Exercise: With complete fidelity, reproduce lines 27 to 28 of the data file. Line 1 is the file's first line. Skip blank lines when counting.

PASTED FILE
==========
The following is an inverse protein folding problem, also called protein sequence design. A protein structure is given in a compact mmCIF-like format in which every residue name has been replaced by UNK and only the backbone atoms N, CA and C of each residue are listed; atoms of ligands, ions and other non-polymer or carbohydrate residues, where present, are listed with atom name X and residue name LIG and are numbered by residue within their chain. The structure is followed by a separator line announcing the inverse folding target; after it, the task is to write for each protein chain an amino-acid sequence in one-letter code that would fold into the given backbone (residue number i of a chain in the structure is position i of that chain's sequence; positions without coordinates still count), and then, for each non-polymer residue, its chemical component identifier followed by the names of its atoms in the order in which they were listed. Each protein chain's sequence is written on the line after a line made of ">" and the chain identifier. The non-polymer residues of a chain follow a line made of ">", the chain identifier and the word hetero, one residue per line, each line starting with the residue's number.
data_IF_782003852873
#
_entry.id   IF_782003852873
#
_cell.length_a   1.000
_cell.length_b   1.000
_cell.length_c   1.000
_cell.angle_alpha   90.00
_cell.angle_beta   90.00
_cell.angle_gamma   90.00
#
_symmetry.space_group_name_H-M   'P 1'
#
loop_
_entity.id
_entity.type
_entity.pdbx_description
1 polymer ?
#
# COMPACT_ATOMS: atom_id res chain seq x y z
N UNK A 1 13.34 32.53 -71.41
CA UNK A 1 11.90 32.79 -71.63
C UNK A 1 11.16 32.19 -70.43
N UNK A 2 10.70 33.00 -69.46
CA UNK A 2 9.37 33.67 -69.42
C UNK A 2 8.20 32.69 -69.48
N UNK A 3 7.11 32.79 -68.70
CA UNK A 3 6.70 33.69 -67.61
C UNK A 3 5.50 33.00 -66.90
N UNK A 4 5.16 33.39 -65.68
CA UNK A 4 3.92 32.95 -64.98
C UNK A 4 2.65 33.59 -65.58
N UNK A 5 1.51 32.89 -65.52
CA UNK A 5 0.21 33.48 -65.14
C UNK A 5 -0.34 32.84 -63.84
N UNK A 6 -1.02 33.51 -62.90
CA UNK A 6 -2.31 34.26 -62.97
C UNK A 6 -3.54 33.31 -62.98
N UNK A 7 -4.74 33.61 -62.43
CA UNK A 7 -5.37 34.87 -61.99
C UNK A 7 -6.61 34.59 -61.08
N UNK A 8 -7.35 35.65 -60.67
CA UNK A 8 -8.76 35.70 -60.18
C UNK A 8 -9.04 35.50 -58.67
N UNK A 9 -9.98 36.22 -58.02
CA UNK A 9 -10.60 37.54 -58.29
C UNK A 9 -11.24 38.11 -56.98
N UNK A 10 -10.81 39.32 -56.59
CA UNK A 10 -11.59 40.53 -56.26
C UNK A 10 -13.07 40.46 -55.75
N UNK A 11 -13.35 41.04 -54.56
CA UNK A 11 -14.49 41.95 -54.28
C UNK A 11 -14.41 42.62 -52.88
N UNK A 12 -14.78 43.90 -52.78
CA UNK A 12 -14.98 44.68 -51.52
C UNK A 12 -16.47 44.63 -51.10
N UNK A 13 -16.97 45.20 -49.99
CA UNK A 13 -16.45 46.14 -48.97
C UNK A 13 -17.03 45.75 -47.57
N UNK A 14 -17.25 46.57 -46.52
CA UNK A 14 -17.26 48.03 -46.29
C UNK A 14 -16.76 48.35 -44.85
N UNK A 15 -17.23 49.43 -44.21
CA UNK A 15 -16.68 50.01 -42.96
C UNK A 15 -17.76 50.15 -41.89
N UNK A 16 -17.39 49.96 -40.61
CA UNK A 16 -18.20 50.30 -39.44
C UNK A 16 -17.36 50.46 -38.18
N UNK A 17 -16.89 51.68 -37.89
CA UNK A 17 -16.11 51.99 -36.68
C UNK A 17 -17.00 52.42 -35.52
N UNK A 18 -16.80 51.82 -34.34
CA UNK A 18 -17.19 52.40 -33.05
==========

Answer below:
C UNK A 2 8.20 32.69 -69.48
N UNK A 3 7.11 32.79 -68.70